It's not just libertarians that get exercised about agricultural subsidies, less doctrinaire free-traders are just as scathing. This recent article
in The Economist laments the demise of EU agriculture commissioner Franz Fischler's proposed reforms that would decouple CAP payments from production and decrease over time. A related article
[subscription required] says much the same in more colorful language.
THIS summer the European Commission floated proposals for reform of the European Union's demented common agricultural policy. In many ways it was a timid plan, given all that is wrong with the CAP. The proposed reform aimed mainly to rearrange, not reduce, the mighty sums that the EU requires its taxpayers to hand over to farmers. The plan was nonetheless welcome. It would have broken the link between subsidy and production, tying farm aid more closely to rural conservation and—most important—reducing the extent to which the CAP dumps farm goods outside the EU, which drives down world prices at great cost to poor-country farmers.
CAP supporters tend to be those who receive payments rather than those who make payments so it's easy to suspect self interest in their arguments. $39 billion is twice as much as US agricultural subsidies, a lot of money in absolute terms, but small as a percentage of government spending so their argument is perhaps not as demented as it seems. Supporters also challenge the idea that the CAP harms developing countries:
How could anybody regard euro40 billion ($39 billion) a year of direct subsidy (plus twice as much again in higher prices demanded of European consumers) as too much to pay for producing food nobody wants, keeping third-world farmers poor and wrecking Europe's rural environment? Cheap at the price, say the ministers.
Anyway, the CAP's defenders continue, the broader effects of the policy have been misunderstood: “Some also claim that the CAP is responsible for causing hunger in developing countries. Nothing could be further from the truth.” How so? Well, the third world should really stick to subsistence farming, the ministers explain: all this haste to develop cash crops, move into export markets and rise out of poverty is not at all suitable for poor countries. By inhibiting their efforts at agricultural development, you see, the CAP lessens that dangerous temptation. In truth the CAP helps poor countries.
The Economist's snide commentary on the base idea that developing cash crops may not be a good way to develop poor countries conceals an interesting notion. Both supporters and defenders of the CAP claim that industrial agriculture generating surpluses for export is harmful, often citing environmental concerns as well as disruption of communities and cultures. It is also worth examining the idea that cropping one's way to wealth is possible.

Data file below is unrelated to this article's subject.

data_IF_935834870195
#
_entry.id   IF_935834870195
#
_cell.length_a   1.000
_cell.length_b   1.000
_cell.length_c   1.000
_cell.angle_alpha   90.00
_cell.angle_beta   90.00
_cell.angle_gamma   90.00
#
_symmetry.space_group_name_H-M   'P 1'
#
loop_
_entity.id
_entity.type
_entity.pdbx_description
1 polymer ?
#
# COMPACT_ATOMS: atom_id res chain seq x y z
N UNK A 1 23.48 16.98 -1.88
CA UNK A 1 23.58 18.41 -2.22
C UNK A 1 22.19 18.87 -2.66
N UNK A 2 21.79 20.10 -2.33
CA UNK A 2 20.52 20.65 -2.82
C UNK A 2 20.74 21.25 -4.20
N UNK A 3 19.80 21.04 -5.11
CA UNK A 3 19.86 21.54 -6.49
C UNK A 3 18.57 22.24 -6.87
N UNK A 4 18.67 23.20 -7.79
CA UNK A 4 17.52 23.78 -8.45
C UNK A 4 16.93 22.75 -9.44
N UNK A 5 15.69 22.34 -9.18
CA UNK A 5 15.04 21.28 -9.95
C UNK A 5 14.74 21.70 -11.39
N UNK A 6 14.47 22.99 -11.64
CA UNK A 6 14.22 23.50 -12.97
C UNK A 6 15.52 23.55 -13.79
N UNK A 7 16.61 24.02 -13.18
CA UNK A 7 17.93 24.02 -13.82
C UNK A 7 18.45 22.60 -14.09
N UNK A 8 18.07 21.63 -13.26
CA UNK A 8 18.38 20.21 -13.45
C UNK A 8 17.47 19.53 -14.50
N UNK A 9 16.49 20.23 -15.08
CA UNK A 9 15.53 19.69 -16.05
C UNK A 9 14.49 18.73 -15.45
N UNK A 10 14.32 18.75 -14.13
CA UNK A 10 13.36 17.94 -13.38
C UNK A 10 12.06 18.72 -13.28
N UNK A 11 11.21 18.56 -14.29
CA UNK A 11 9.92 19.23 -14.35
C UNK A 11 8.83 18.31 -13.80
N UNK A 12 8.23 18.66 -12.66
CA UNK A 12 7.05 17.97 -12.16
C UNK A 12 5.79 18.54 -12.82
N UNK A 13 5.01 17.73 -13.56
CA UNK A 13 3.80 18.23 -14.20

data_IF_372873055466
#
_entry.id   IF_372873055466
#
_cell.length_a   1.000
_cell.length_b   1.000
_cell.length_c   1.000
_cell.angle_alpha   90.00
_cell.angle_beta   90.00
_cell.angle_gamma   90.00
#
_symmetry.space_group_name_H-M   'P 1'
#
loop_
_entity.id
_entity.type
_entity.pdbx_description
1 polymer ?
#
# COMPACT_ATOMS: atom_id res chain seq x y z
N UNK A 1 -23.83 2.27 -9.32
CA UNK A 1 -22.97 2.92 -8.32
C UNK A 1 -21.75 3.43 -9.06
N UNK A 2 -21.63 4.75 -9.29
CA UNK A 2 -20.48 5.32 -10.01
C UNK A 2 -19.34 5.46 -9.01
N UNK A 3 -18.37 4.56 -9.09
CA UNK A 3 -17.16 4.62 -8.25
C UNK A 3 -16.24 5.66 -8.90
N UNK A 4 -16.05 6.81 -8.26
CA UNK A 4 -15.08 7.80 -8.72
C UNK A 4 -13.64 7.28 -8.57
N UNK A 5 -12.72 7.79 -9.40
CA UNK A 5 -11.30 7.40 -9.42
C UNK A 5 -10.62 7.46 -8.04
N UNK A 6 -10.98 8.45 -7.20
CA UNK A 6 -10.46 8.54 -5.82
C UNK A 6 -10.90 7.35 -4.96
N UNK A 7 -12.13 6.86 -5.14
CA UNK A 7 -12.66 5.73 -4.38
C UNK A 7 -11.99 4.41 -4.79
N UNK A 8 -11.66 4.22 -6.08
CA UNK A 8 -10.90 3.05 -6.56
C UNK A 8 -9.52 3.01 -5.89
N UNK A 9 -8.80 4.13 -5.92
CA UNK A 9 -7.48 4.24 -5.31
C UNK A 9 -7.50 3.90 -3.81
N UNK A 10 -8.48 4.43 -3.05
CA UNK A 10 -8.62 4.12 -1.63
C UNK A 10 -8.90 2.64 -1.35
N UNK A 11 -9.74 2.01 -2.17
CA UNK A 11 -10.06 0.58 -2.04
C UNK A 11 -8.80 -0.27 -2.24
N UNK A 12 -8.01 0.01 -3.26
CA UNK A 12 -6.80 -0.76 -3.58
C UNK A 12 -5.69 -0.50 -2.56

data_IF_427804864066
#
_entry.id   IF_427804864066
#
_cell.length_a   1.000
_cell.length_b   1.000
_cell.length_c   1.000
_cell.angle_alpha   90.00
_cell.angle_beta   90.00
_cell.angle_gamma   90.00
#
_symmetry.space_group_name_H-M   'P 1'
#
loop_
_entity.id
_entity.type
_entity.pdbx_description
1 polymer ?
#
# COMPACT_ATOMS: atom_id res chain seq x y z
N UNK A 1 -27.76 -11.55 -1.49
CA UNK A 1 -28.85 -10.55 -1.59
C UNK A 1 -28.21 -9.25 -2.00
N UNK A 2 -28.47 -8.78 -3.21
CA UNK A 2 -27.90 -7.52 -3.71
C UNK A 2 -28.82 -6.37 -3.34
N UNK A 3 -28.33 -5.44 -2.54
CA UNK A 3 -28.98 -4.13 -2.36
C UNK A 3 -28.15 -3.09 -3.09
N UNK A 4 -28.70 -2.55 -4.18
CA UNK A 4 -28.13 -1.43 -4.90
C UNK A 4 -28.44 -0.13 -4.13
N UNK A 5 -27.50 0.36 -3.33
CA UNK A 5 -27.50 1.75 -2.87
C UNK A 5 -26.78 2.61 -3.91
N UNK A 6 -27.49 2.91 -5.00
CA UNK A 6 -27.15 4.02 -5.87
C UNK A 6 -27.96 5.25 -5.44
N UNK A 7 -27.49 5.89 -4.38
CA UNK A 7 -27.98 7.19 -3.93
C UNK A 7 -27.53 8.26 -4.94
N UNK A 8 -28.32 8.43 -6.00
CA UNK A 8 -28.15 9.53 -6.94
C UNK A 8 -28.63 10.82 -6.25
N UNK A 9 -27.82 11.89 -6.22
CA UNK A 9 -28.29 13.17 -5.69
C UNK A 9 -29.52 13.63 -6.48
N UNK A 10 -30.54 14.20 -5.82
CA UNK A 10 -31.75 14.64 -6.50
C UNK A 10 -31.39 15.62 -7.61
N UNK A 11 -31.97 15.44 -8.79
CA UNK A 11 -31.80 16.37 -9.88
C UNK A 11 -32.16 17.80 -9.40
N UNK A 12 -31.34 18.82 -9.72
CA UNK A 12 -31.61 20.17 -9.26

There would have to be significant investment in developing countries to produce in quantity for export markets, something that would be neither quick nor cheap. The return on capital employed could be low, especially when compared to other uses for that capital within developing countries. More importantly, the market for food in the US and EU is likely to be stagnant or declining since their fertility rates and population growth are low and likely to decline further. The opposite is true for developing countries, that is where all of the population growth over the next 20 to 50 years is likely to occur. The UN estimates that food requirements will double in those countries. It may be all that developing countries can do to feed themselves. Surpluses, if any, would be exported to other developing countries rather than developed countries. It may be that the developed countries will still need to produce at a high rate for export to developing countries just to avert starvation. Unless the LDCs develop their industries and have money to buy food, a risky assumption, developed countries will not be paid for the food, it will be given in aid and so, in effect, subsidized by developed world governments and institutions.
When we look at world food production and markets over time it doesn't seem like there is a realistic chance that LDCs can lift themselves out of poverty with agricultural exports. There are other problems as well since LDCs tend to be clustered in warmer climate areas not always suited to crops adapted to the cooler developed countries. New cultivars might be required that can cope with the dislocation, probably GMOs, or developed countries might become markets for southern foods, a diet change in either case. Agriculture for export has an uncomfortable history in LDCs. Often the best land is used by large companies using modern techniques to produce foods that locals despise; 'gringo potatoes' in Peru for example. Agriculture requires water, often irrigation, and water is likely to be in even shorter supply than food in populous developing countries.
The EU defenders of the CAP may be making weak, self serving arguments but they may be right for the wrong reasons. Still, Fischler's proposals to break the link between subsidy and production and tie farm aid more closely to rural conservation seem worthy.
posted by back40 |
10/05/2002 07:53:00 PM
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